Continue reading Review of “Where Is Boasting?”

Review of “Where Is Boasting?”

Simon J. Gathercole. Where Is Boasting: Early Jewish Soteriology and Paul’s Response in Romans 1-5. Grand Rapids: Eerdmans, 2002. 311pp. $32.00.

Simon J. Gathercole fires a salvo into the ongoing battle over Paul’s doctrine of Justification and the new perspective on Paul. In Where Is Boasting: Early Jewish Soteriology and Paul’s Response in Romans 1-5, Gathercole contends with the growing consensus among Pauline scholars that the Judaism of Paul’s day was not a legalistic religion of merit, but a gracious dispensation of covenantal election. This work represents Gathercole’s Ph.D. dissertation which he wrote under the supervision of James D. G. Dunn, with whom Gathercole is in decided disagreement.

Gathercole argues that E. P. Sanders’ scheme of “getting in” and “staying in” has very little eschatology (p. 23). That is, Jewish soteriology was based not merely on divine election (à la covenantal nomism), but also on final salvation by works (à la eschatological judgment). According to Gathercole, new perspective scholars have overemphasized the former at the expense of the latter. Gathercole attempts to show that the evidence of second-Temple Jewish literature paints a different picture.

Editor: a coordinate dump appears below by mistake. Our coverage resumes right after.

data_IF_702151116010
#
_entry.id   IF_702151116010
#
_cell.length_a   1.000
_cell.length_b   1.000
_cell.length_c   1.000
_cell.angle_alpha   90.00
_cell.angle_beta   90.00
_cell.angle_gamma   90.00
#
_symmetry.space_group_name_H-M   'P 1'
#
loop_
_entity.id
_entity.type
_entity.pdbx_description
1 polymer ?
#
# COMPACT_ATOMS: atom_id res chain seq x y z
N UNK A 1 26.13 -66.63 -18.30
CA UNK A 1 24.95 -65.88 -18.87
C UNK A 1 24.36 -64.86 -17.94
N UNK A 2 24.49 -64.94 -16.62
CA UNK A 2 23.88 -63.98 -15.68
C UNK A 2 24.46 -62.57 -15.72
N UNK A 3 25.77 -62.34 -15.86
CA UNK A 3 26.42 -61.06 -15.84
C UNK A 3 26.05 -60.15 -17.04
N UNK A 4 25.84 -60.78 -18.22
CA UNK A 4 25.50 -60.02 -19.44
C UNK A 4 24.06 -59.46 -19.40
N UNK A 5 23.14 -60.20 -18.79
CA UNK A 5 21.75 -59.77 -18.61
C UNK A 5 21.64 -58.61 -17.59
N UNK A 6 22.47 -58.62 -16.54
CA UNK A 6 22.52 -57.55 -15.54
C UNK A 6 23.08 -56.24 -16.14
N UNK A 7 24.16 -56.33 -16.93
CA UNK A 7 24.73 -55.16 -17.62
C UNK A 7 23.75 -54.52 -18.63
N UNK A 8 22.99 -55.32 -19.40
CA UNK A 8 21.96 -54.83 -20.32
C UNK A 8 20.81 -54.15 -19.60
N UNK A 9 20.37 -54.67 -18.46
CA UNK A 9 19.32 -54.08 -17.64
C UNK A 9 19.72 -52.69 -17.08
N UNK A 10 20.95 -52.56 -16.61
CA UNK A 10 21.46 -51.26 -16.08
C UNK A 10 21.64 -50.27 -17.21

Gathercole traces the theme of “boasting” in second-Temple Jewish texts (Part 1) and in Paul’s argument in Romans 1-5 (Part 2). He shows that “boasting” in Paul and the Jewish literature refers to “confidence of vindication in the final judgment” (p. 23). Such “boasting” relies on obedience to the totality of Jewish law as the condition of and basis for final vindication in the final judgment. For Gathercole, salvation in Judaism, contrary to new perspective scholarship, does rely on works of obedience.